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Bards Lost in The Metaverse Episode 19 - Cryptocurrency Part 2: Wallets

It’s part 2 of the cryptocurrency mini series and this week Sharn and Andy are talking about crypto wallets.

In this episode they take the next step and see what it takes to actually buy and own cryptocurrencies. Which leads to the most essential thing you will need in order to buy crypto, a wallet.

The Bards started the episode with Sharn reading out the below ChatGPT created summary of Sharn and Andy’s research:


Chat GPT Summary of this Episode:

In this episode we will take a deeper dive into what it takes to buy and own cryptocurrencies. The most important aspect of owning crypto is having a secure wallet to store your private keys. A crypto wallet is a device, program or service that stores the public and private keys for cryptocurrency transactions and also offers the functionality of encrypting and signing information. It is important to have a secure wallet as it proves your ownership of digital assets and allows you to make transactions. There are various types of wallets available such as paper wallets, hardware wallets and online wallets. Each type has its own tradeoffs, for example paper and hardware wallets are more secure but harder to access, while online wallets offered by major exchanges are easy to access but dependent on the exchange's security measures. Some investors also choose to have a combination of hot and cold wallets for added security.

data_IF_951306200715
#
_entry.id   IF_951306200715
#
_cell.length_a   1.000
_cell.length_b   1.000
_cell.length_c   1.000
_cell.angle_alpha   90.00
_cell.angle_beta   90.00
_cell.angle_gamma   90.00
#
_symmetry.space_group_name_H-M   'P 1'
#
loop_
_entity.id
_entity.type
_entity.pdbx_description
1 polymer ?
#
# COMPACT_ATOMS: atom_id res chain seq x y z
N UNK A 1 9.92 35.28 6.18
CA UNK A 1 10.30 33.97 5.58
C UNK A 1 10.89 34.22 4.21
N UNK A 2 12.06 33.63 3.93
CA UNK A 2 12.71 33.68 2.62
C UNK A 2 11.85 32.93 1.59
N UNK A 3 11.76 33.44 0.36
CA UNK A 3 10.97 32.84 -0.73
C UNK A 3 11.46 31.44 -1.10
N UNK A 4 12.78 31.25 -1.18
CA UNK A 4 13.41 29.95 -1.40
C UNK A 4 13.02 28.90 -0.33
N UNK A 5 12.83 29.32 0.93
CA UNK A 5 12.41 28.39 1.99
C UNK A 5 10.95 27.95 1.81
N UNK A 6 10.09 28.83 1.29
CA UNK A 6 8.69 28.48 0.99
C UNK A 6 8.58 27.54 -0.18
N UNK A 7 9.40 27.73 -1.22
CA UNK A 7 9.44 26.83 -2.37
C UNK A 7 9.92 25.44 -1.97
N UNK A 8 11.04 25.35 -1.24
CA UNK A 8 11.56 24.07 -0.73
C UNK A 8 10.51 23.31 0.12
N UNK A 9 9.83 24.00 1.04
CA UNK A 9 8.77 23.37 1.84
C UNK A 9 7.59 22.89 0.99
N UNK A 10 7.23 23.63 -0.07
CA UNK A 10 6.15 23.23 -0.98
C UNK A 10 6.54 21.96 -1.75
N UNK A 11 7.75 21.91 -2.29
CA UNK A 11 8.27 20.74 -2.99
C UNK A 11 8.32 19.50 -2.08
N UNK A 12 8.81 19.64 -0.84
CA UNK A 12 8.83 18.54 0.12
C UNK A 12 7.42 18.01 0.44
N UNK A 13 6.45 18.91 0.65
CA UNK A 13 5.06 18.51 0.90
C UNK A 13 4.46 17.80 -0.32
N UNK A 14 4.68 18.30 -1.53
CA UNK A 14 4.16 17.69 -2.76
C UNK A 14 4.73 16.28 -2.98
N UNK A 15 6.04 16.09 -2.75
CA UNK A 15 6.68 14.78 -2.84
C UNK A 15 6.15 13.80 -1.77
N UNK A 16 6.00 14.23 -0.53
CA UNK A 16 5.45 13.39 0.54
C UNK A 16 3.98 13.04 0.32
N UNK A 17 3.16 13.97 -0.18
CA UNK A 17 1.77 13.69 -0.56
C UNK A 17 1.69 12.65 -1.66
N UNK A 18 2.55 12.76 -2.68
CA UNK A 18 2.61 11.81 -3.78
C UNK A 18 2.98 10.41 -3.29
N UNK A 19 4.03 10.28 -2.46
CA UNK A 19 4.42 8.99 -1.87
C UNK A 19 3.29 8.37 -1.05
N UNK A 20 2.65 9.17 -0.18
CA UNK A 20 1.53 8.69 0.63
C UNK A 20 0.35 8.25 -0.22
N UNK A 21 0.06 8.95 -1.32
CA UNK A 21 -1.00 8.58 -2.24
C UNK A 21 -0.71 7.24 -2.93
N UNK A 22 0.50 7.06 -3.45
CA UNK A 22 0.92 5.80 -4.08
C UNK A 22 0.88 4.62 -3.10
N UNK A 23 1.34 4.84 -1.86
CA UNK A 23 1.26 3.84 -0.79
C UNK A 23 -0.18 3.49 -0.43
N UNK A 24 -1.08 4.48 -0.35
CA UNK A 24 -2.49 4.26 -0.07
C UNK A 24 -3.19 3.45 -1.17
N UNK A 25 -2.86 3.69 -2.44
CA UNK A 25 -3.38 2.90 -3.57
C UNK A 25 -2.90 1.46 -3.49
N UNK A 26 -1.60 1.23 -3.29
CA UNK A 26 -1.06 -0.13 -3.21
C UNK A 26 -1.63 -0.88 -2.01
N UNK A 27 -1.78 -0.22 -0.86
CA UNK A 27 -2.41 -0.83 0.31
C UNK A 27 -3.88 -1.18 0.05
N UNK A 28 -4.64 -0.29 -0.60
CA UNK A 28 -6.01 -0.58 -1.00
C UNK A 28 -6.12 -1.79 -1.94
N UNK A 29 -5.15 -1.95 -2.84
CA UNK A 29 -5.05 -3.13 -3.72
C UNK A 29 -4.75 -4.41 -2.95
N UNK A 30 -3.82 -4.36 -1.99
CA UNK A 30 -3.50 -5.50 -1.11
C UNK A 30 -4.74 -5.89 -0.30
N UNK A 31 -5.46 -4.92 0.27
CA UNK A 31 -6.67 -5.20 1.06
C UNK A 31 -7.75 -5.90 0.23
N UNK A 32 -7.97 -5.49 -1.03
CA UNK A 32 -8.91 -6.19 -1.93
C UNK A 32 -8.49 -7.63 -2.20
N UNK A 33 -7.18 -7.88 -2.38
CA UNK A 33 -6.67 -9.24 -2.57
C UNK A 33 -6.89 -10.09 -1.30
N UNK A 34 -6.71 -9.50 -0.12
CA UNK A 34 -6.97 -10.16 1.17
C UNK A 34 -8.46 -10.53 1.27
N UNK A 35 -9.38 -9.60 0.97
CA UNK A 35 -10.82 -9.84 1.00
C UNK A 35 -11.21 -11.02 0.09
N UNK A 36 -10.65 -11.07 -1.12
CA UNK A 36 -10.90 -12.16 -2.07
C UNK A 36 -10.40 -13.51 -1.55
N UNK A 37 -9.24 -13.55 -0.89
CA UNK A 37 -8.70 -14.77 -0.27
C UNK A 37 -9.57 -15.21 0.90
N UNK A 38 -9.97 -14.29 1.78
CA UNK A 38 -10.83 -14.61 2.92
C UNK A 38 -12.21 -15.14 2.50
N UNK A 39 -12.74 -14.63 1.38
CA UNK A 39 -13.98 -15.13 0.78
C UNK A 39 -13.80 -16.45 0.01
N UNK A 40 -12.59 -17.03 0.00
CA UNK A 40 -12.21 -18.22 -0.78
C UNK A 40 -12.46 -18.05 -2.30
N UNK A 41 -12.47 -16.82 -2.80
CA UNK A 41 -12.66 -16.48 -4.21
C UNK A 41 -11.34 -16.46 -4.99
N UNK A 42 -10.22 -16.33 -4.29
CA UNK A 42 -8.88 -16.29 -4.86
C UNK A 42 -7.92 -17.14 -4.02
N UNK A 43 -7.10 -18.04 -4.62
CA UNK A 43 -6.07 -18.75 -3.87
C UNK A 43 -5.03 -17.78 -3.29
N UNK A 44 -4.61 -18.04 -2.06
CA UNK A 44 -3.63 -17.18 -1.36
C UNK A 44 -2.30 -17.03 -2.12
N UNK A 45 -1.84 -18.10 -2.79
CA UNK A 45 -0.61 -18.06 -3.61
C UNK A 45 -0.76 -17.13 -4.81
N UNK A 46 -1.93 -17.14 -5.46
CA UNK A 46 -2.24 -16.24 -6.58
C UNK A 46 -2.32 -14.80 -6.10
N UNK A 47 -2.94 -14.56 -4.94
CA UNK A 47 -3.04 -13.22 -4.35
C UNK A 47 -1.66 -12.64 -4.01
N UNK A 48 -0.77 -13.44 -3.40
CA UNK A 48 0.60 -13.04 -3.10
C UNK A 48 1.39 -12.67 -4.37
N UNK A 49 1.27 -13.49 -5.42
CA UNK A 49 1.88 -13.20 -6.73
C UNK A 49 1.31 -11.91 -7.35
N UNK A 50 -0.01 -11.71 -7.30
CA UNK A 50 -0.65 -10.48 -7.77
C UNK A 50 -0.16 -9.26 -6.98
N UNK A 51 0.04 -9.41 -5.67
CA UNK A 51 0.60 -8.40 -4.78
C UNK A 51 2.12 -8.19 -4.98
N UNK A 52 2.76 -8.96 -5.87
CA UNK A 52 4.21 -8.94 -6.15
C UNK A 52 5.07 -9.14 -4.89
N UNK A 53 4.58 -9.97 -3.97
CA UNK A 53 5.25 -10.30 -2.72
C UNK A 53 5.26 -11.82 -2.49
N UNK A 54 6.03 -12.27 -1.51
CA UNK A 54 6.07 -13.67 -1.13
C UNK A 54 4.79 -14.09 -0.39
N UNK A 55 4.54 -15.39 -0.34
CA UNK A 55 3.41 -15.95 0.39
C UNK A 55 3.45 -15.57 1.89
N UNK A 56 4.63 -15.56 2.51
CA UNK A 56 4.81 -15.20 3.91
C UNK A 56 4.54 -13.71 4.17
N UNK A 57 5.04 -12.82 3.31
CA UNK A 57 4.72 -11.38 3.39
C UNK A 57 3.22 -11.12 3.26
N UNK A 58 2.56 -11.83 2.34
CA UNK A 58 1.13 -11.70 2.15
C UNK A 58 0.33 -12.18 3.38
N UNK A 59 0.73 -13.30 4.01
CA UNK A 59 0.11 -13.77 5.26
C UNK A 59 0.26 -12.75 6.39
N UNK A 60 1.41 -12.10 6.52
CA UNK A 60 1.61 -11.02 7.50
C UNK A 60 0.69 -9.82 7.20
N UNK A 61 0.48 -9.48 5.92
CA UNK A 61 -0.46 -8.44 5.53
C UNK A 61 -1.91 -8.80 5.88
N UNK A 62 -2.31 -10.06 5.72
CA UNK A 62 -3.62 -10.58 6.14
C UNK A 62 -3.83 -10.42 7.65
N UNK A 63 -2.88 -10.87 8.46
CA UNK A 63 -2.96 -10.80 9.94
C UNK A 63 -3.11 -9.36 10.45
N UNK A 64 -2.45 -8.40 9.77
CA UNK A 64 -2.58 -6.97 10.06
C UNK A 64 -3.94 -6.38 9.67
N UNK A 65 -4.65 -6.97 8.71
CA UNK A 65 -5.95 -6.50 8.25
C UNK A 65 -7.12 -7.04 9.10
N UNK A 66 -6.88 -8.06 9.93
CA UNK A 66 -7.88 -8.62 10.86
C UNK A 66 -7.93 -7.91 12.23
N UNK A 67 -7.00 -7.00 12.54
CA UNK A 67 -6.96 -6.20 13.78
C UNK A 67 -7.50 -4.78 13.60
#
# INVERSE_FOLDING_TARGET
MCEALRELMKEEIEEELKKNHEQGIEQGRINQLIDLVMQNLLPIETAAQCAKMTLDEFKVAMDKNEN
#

They then dived deeper into all of these topics, and below are the notes from their research covering crypto wallets, exchanges and staking.


What is a Crypto Wallet?

Definition (wikipedia): “A cryptocurrency wallet is a device, physical medium, program or a service which stores the public and/or private keys for cryptocurrency transactions. In addition to this basic function of storing the keys, a cryptocurrency wallet more often also offers the functionality of encrypting and/or signing information. Signing can for example result in executing a smart contract, a cryptocurrency transaction, identification, or legally signing a 'document'.”